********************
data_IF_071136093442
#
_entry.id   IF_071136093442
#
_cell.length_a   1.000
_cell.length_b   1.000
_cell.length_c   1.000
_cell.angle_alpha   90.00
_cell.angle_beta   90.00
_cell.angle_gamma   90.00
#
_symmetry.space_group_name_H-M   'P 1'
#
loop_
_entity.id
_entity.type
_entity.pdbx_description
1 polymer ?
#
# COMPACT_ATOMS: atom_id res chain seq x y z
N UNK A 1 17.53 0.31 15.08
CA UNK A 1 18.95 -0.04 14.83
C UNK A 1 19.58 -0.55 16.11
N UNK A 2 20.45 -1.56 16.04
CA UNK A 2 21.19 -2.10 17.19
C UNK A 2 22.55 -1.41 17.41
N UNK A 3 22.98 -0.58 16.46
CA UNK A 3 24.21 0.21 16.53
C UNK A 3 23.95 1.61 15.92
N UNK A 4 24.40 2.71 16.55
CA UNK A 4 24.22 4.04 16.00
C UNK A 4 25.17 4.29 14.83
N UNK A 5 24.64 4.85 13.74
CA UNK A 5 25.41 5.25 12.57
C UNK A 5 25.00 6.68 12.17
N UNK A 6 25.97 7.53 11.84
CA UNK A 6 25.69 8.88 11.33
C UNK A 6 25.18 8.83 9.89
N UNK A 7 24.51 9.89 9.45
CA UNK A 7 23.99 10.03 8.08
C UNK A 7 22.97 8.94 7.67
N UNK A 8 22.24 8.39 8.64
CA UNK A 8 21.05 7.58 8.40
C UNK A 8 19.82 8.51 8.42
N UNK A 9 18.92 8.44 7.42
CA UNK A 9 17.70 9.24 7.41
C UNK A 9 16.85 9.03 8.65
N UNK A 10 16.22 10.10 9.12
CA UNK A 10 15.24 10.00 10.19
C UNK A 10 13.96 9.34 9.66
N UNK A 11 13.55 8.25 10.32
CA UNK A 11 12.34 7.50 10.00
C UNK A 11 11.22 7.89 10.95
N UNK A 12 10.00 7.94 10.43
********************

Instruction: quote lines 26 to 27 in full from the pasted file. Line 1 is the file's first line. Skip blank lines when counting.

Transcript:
C UNK A 2 22.55 -1.41 17.41
N UNK A 3 22.98 -0.58 16.46